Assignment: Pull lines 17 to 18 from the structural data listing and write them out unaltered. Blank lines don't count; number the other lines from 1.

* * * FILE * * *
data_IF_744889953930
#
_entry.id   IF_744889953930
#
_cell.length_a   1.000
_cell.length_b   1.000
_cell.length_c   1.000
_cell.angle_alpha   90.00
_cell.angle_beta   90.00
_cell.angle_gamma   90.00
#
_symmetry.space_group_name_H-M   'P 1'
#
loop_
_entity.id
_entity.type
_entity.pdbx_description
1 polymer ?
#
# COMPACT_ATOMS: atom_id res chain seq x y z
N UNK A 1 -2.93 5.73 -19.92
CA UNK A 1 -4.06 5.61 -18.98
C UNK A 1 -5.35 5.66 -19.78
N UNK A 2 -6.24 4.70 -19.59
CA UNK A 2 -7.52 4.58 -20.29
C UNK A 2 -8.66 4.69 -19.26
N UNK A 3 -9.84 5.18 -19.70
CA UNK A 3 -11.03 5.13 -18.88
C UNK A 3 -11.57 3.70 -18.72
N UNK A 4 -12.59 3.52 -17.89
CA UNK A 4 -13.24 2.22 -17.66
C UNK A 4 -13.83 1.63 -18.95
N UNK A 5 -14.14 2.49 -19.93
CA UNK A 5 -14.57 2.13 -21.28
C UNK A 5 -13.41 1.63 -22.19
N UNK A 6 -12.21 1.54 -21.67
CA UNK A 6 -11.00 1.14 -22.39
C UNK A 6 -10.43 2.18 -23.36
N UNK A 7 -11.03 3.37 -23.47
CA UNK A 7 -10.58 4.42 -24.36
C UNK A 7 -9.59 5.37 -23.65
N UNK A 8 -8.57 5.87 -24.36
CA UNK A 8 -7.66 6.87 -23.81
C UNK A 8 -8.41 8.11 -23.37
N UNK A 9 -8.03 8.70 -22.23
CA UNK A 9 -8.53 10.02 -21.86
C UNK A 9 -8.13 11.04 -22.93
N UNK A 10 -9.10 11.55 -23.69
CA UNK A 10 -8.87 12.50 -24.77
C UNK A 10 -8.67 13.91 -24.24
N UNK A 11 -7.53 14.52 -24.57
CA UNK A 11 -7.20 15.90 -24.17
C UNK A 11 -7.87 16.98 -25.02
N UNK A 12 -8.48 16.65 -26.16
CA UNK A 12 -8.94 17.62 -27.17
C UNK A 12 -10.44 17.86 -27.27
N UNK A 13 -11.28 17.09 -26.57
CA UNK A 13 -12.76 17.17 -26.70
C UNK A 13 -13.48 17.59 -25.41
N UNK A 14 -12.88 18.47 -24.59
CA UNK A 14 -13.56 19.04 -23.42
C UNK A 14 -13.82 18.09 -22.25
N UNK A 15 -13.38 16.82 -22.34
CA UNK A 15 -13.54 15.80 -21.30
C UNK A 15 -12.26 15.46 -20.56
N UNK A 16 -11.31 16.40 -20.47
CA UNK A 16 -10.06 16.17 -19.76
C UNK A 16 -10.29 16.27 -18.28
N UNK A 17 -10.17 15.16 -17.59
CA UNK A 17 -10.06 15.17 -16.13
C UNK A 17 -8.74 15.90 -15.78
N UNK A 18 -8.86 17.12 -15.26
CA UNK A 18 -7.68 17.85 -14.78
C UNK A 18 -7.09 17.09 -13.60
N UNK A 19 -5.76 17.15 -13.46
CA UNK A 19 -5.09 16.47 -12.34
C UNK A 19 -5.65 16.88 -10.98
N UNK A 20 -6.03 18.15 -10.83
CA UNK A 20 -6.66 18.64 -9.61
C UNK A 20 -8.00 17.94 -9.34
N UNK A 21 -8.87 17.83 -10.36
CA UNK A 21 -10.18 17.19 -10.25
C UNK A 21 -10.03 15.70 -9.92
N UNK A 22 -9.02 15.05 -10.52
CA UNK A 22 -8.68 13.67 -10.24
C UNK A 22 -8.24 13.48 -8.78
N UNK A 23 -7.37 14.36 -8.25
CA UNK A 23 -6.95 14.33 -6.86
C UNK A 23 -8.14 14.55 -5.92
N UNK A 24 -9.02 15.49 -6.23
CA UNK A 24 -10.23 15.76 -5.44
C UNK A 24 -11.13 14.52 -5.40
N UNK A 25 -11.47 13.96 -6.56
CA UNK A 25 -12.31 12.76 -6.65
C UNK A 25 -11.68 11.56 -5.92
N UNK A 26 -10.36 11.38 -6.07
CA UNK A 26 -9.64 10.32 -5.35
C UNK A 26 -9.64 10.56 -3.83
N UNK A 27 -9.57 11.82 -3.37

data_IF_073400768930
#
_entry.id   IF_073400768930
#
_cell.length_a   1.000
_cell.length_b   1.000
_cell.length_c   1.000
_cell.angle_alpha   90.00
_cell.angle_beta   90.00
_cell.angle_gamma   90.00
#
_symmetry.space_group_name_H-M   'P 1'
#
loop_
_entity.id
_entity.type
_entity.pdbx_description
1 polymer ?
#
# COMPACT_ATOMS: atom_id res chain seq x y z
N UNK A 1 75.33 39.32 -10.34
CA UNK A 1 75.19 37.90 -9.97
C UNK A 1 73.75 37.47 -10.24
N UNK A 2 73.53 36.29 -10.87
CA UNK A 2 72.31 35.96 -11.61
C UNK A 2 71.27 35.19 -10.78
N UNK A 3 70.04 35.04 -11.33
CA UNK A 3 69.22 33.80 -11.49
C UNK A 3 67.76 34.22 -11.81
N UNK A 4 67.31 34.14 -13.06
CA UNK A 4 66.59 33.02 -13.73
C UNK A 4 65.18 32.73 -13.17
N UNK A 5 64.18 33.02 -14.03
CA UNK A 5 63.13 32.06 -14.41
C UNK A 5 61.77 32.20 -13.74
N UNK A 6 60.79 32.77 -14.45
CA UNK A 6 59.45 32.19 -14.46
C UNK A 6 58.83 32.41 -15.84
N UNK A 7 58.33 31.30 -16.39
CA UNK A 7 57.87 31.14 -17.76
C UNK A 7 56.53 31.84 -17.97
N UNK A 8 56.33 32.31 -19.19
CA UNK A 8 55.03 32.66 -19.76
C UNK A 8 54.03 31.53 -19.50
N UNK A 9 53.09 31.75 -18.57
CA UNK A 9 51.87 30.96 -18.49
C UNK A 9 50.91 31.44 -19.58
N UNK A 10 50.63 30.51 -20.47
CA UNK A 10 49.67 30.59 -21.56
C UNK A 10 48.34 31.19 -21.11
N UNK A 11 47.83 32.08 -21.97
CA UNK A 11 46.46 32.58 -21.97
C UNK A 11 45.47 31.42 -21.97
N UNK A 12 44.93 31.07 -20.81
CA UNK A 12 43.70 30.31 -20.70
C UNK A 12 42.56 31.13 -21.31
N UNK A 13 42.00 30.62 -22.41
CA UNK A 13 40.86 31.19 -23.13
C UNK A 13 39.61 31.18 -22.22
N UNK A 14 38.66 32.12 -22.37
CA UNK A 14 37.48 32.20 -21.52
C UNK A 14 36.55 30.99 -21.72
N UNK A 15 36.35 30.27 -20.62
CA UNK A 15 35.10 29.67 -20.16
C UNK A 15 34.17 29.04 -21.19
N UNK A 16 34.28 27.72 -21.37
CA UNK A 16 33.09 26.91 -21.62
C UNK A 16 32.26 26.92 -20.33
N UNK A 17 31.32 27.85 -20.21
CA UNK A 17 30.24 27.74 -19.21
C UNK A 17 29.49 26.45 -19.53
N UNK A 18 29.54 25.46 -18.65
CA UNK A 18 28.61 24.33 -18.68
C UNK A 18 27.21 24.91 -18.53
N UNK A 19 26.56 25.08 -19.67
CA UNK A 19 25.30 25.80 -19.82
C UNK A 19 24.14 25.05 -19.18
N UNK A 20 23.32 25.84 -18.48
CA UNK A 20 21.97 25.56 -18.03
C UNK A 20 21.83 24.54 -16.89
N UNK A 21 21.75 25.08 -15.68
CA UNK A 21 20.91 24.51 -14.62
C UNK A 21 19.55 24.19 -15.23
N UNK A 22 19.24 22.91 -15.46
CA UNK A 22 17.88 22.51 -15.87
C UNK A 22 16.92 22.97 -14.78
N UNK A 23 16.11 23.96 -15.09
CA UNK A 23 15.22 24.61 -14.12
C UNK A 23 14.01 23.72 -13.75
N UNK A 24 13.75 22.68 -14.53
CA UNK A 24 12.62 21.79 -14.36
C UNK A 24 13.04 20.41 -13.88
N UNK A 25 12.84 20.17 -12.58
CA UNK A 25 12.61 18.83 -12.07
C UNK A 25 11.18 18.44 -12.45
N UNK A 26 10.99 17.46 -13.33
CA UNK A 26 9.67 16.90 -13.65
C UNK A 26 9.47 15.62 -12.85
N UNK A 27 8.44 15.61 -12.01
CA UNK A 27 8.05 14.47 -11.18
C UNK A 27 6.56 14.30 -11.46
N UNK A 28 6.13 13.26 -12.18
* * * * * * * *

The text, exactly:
_entity.pdbx_description
1 polymer ?